NEW YORK (Reuters) - Growth fund managers who have long held shares in Tesla Inc said they were still confident in the electric car maker even after production problems sent the stock diving more than 15 percent from its all-time high.
Fund managers from Janus Henderson, Baron, and Tanaka said they still believed in Tesla, whose pricey valuation and 51 percent gain for the year to date have made it a target of noted short-sellers such as Greenlight Capital’s David Einhorn and Kynikos Associates’ Jim Chanos.
The stock tumbled from its record high of $386.99 after the company said July 3 that it had experienced production delays and delivered about 47,100 vehicles in the first half of the year, at the low end of its own forecasts. Tesla shares fell to $323.41 on Thursday.
“This is not the first nor the last quarterly Tesla disappointment or miss,” said David Chung, a portfolio manager at Denver-based Janus Henderson funds. “I think longer-term investors like us recognize that we are still early in this sector and this is a truly special company and exceptional CEO.”
Chung said the stock valuation remained reasonable based on his estimates of the company’s 2020 fiscal year, in which its Model 3 sedan, now in production, will be fully ramped up.
Chung said he expected the company would sometimes miss estimates sometimes, but Musk has earned the benefit of the doubt given the quality of existing models. The company is well on track to have a significant mass market presence within the next three years, Chung added.
The first Model 3 rolled off Tesla’s assembly line a few days ago, though the company has yet to announce when it will begin regular shipments of pre-ordered vehicles.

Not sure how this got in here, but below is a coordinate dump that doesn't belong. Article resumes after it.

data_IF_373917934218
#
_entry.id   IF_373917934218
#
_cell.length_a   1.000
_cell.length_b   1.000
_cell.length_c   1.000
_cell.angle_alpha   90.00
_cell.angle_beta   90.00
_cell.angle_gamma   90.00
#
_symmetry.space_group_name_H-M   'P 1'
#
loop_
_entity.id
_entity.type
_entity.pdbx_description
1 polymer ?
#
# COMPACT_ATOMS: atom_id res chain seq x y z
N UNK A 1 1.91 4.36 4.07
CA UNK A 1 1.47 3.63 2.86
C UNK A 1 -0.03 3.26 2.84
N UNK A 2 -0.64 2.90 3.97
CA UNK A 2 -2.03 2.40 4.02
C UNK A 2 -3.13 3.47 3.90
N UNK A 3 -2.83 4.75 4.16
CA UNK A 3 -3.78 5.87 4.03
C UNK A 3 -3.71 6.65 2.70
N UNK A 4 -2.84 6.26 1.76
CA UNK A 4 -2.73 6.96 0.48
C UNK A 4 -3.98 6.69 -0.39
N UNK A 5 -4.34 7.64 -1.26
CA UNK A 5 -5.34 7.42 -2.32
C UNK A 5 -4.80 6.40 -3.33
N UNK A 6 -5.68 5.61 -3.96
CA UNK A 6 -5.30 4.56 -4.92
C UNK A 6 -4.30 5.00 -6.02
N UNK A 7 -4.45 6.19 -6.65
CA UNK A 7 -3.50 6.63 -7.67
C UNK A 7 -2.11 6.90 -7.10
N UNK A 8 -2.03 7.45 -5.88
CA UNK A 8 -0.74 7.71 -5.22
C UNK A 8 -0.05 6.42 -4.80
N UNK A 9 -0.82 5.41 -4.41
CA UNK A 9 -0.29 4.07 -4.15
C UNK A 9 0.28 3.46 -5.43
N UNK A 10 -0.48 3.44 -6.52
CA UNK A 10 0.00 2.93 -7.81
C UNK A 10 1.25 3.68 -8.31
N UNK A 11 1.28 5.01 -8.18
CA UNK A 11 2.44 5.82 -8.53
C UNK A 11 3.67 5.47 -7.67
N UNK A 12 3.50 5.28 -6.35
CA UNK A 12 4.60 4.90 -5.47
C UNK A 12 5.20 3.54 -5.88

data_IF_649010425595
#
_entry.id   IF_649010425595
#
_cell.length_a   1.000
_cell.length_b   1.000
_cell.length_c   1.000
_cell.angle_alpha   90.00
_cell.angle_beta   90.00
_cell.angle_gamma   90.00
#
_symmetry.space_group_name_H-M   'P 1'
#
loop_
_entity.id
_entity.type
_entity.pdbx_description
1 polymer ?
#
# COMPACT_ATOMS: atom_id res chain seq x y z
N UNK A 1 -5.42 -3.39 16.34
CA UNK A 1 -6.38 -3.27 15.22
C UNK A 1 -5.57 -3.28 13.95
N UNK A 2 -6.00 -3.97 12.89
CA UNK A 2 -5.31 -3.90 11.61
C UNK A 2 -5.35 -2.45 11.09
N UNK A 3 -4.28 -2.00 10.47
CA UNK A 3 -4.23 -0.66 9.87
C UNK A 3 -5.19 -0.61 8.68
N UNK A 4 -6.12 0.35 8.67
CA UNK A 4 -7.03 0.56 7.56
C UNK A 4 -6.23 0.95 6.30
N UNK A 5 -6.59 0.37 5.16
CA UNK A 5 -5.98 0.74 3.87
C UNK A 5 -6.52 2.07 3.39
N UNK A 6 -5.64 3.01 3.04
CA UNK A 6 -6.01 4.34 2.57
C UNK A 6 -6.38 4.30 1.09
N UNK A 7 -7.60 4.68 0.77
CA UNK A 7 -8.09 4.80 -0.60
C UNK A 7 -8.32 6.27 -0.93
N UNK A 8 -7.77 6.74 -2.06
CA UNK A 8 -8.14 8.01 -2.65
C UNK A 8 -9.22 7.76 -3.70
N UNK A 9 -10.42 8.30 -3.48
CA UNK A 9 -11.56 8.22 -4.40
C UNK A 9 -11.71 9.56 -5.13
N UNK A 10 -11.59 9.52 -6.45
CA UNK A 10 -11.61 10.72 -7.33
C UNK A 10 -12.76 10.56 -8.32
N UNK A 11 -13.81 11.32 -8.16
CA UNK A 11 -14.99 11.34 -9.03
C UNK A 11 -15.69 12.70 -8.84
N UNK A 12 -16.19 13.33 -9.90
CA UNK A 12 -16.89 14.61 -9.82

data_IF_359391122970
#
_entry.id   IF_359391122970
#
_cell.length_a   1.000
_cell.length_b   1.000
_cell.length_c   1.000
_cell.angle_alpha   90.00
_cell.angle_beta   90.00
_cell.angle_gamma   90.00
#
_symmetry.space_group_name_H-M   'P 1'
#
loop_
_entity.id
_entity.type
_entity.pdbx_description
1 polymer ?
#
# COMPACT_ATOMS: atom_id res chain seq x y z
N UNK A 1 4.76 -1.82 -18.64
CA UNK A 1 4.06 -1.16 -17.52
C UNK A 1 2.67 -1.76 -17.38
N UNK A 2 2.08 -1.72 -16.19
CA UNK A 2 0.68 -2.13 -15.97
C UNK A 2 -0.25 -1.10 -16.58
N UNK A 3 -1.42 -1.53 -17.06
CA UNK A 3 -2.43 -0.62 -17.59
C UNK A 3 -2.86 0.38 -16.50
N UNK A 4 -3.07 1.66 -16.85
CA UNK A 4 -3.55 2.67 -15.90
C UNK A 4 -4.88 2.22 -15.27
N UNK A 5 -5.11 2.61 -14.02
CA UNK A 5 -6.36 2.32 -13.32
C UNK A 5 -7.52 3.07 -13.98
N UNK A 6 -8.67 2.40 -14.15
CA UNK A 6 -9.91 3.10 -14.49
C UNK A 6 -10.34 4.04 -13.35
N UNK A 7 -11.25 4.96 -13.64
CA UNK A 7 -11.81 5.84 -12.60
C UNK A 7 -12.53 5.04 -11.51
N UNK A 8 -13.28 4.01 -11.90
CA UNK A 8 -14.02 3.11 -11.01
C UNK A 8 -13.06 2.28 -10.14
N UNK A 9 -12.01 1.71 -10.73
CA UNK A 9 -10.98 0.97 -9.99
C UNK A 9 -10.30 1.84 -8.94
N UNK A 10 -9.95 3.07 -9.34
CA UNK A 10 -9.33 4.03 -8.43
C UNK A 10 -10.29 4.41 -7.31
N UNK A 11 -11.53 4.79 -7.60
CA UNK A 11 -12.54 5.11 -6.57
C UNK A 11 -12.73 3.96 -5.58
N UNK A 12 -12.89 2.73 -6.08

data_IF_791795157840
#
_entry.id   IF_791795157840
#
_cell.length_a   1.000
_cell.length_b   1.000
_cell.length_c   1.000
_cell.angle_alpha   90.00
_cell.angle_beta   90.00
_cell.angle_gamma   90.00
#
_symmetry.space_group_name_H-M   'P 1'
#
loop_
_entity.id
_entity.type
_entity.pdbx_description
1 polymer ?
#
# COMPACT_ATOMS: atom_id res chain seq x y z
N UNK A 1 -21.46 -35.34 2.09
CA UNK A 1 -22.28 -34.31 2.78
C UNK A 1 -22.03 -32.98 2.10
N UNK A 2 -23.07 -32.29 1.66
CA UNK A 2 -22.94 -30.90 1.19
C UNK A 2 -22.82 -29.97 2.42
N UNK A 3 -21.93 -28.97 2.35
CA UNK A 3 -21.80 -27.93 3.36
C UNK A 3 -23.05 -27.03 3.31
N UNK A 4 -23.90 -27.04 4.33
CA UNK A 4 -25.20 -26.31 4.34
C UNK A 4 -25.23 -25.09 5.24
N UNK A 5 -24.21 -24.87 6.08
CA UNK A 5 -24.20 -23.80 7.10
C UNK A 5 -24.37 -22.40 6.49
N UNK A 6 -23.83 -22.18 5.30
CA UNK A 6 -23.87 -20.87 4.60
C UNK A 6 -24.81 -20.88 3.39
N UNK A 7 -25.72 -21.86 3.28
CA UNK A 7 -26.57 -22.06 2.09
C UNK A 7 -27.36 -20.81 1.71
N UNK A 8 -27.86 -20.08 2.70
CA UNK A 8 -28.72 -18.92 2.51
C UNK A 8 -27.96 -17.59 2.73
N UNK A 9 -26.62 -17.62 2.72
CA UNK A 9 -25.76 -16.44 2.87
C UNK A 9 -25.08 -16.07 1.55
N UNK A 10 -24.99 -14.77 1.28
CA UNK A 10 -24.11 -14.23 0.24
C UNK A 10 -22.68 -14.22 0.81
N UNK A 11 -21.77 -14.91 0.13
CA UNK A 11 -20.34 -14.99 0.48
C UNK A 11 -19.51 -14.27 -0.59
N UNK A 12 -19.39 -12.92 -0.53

Tesla investors have high hopes for the $35,000 sedan, the company’s first foray into the mass market and a key indicator of whether its electric vehicles can become popular enough to displace established rivals like General Motors Co and Ford Motor Co.
The company expects the Model 3 to help it deliver 6 times its annual volume and turn a profit.
Yet the company has also been plagued by production delays that prompted it to miss previous forecasts, leading some analysts to cut their outlook.
“We continue to be cautious relative to the potential for a slower than guided start to Model 3 assembly, and newly believe that the potential for Model3 pre-orders cancellations may increasingly become a point of investor concern,” noted Ryan Brinkman, an analyst at JPMorgan, who has an underweight rating on the company and a $190 price target on its shares.
Short sellers have targeted Tesla, which analysts expect to turn its first full-year profit in 2019. Approximately 17 percent of its shares are now being shorted, according to Thomson Reuters data, a level that has remained level throughout the year even as short sellers annual losses have topped $3.8 billion.
“In terms of conviction, they seem to be very strong because they are taking it on the chin and keep on going on,” said Ihor Dusaniwsky, head of research at S3 Partners, a financial analytics firm in New York.
Graham Tanaka, portfolio manager of the New York-based Tanaka Growth fund, said Tesla short sellers were not factoring in potential improvements and growth of the battery division. The company began production of Model 3 batteries at its Gigafactory in Nevada in January, which should reduce costs and improve the lifespan of batteries with greater scale of production, Tanaka said.
“They’re going to be making better batteries at a cheaper price than any of the competition,” he said.
Additional reporting by Noel Randewich; Editing by Jennifer Ablan and David Gregorio